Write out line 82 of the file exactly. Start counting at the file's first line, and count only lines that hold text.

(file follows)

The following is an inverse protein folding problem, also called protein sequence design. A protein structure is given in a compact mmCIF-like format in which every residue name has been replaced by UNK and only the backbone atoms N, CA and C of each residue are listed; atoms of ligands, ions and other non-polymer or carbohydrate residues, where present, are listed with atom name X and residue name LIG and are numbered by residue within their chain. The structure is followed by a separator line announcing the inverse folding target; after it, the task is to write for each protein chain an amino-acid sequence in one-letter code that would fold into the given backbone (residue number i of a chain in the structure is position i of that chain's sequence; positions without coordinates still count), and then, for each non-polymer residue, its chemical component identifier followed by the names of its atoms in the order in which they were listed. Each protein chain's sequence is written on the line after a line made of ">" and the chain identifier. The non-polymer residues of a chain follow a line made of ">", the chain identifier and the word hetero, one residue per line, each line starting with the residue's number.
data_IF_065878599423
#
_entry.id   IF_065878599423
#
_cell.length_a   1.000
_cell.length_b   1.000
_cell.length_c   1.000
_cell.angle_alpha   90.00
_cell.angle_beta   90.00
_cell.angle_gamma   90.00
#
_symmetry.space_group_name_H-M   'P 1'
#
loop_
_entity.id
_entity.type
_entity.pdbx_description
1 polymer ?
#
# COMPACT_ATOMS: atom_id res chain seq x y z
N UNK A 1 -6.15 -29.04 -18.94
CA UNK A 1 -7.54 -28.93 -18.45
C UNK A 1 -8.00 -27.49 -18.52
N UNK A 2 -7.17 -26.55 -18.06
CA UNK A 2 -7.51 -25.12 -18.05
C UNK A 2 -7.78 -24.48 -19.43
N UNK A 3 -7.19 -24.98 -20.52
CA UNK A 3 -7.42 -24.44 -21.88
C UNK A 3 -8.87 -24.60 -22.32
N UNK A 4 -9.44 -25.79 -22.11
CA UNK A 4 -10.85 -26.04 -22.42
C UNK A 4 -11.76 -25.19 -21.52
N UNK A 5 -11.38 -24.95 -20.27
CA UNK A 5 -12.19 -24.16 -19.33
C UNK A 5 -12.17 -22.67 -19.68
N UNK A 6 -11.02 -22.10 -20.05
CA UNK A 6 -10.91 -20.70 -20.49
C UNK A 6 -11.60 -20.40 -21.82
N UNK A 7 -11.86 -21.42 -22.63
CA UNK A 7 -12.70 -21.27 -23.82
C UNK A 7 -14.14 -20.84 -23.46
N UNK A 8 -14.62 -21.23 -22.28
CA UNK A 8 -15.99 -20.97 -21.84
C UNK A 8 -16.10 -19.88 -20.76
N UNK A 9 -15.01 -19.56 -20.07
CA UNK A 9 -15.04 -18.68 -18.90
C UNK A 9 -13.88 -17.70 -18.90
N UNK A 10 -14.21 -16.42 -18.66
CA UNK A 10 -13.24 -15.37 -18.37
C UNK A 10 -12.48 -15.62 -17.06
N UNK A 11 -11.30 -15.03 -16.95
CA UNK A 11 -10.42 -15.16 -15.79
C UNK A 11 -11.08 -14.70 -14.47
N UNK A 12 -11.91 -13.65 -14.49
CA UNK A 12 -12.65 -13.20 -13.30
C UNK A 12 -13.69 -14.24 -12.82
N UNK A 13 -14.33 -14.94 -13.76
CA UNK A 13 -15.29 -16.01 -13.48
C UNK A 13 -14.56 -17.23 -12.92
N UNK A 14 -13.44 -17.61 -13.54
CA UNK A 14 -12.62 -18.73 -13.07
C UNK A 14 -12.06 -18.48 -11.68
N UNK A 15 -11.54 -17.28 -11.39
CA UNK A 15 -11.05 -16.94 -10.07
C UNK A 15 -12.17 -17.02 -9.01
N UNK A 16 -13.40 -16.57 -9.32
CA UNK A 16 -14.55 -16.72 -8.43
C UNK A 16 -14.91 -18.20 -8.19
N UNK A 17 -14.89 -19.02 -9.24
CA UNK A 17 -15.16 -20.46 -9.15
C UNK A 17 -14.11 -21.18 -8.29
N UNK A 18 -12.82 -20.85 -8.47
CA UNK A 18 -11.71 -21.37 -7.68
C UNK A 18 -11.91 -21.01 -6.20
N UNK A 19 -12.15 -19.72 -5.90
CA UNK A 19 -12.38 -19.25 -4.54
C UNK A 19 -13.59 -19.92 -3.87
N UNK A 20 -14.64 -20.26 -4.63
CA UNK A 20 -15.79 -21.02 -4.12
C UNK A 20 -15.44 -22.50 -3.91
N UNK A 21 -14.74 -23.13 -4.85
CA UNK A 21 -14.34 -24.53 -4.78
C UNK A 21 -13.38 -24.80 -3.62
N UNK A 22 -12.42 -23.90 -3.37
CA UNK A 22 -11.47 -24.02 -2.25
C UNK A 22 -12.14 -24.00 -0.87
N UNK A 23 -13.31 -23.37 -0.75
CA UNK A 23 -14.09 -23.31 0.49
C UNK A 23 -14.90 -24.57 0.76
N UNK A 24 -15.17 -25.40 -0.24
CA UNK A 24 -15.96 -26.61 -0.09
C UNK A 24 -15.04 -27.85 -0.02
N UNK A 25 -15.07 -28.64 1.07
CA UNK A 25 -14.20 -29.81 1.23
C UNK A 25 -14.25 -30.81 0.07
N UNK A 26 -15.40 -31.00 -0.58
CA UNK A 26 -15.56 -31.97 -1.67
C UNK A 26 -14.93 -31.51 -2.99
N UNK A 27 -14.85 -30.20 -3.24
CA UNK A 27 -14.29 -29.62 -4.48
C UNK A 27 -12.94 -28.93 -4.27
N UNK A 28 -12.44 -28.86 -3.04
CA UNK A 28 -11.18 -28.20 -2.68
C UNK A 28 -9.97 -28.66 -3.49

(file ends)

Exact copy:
N UNK A 21 -14.74 -23.13 -4.85